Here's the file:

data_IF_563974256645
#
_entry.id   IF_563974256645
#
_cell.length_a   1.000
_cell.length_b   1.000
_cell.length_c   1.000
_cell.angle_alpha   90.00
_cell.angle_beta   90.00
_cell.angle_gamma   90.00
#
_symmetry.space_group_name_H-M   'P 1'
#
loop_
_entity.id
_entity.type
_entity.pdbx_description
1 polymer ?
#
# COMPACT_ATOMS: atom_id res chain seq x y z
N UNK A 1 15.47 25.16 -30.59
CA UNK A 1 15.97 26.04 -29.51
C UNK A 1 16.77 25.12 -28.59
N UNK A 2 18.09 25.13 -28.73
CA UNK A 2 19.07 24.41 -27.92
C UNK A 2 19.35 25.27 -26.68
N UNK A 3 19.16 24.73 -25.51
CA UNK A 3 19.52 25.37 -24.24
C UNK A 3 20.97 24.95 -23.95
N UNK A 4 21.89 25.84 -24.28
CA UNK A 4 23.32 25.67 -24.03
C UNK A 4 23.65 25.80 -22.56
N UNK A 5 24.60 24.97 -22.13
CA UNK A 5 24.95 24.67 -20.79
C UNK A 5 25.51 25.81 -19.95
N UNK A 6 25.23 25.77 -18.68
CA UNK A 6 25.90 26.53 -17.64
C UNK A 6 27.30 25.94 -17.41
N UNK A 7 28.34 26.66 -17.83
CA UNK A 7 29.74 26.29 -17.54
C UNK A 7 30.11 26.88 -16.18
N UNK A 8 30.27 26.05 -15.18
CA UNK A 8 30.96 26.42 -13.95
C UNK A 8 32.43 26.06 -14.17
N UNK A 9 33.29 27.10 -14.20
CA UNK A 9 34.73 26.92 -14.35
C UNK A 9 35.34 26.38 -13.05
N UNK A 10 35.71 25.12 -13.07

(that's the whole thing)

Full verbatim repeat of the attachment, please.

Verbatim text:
data_IF_563974256645
#
_entry.id   IF_563974256645
#
_cell.length_a   1.000
_cell.length_b   1.000
_cell.length_c   1.000
_cell.angle_alpha   90.00
_cell.angle_beta   90.00
_cell.angle_gamma   90.00
#
_symmetry.space_group_name_H-M   'P 1'
#
loop_
_entity.id
_entity.type
_entity.pdbx_description
1 polymer ?
#
# COMPACT_ATOMS: atom_id res chain seq x y z
N UNK A 1 15.47 25.16 -30.59
CA UNK A 1 15.97 26.04 -29.51
C UNK A 1 16.77 25.12 -28.59
N UNK A 2 18.09 25.13 -28.73
CA UNK A 2 19.07 24.41 -27.92
C UNK A 2 19.35 25.27 -26.68
N UNK A 3 19.16 24.73 -25.51
CA UNK A 3 19.52 25.37 -24.24
C UNK A 3 20.97 24.95 -23.95
N UNK A 4 21.89 25.84 -24.28
CA UNK A 4 23.32 25.67 -24.03
C UNK A 4 23.65 25.80 -22.56
N UNK A 5 24.60 24.97 -22.13
CA UNK A 5 24.95 24.67 -20.79
C UNK A 5 25.51 25.81 -19.95
N UNK A 6 25.23 25.77 -18.68
CA UNK A 6 25.90 26.53 -17.64
C UNK A 6 27.30 25.94 -17.41
N UNK A 7 28.34 26.66 -17.83
CA UNK A 7 29.74 26.29 -17.54
C UNK A 7 30.11 26.88 -16.18
N UNK A 8 30.27 26.05 -15.18
CA UNK A 8 30.96 26.42 -13.95
C UNK A 8 32.43 26.06 -14.17
N UNK A 9 33.29 27.10 -14.20
CA UNK A 9 34.73 26.92 -14.35
C UNK A 9 35.34 26.38 -13.05
N UNK A 10 35.71 25.12 -13.07